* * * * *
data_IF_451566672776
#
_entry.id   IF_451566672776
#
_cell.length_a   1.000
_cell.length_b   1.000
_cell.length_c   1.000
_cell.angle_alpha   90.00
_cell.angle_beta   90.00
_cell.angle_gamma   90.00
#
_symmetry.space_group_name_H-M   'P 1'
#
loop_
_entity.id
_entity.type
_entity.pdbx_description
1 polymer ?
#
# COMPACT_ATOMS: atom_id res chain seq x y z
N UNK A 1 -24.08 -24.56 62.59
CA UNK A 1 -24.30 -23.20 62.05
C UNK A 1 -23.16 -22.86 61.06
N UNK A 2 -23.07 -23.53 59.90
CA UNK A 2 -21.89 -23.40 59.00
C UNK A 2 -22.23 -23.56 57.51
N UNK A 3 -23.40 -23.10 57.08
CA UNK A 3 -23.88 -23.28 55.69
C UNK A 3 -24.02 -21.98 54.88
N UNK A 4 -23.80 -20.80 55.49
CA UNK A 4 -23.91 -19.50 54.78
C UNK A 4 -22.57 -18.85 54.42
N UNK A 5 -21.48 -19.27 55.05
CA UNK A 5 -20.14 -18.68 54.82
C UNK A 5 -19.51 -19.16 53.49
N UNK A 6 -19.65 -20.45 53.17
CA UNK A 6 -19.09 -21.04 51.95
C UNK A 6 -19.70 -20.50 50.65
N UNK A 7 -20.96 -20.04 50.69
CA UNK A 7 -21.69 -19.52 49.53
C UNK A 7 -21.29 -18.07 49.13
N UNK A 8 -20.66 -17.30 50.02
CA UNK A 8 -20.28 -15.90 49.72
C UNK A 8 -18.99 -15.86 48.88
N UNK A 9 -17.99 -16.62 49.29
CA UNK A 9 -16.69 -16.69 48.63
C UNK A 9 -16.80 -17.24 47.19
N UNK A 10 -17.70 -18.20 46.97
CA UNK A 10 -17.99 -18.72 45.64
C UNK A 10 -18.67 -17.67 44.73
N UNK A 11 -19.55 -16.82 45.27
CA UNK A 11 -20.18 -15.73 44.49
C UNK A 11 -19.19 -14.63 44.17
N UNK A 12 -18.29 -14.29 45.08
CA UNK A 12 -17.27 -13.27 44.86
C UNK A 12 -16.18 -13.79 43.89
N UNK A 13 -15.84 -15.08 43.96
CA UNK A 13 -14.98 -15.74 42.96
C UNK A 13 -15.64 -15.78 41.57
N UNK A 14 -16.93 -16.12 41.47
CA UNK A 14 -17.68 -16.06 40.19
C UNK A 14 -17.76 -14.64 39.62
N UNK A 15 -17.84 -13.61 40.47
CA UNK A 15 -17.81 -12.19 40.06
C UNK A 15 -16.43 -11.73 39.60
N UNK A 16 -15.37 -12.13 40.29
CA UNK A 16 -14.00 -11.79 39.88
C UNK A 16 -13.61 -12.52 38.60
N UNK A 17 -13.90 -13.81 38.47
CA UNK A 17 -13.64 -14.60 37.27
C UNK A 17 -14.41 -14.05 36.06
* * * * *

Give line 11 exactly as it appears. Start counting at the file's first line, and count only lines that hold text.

#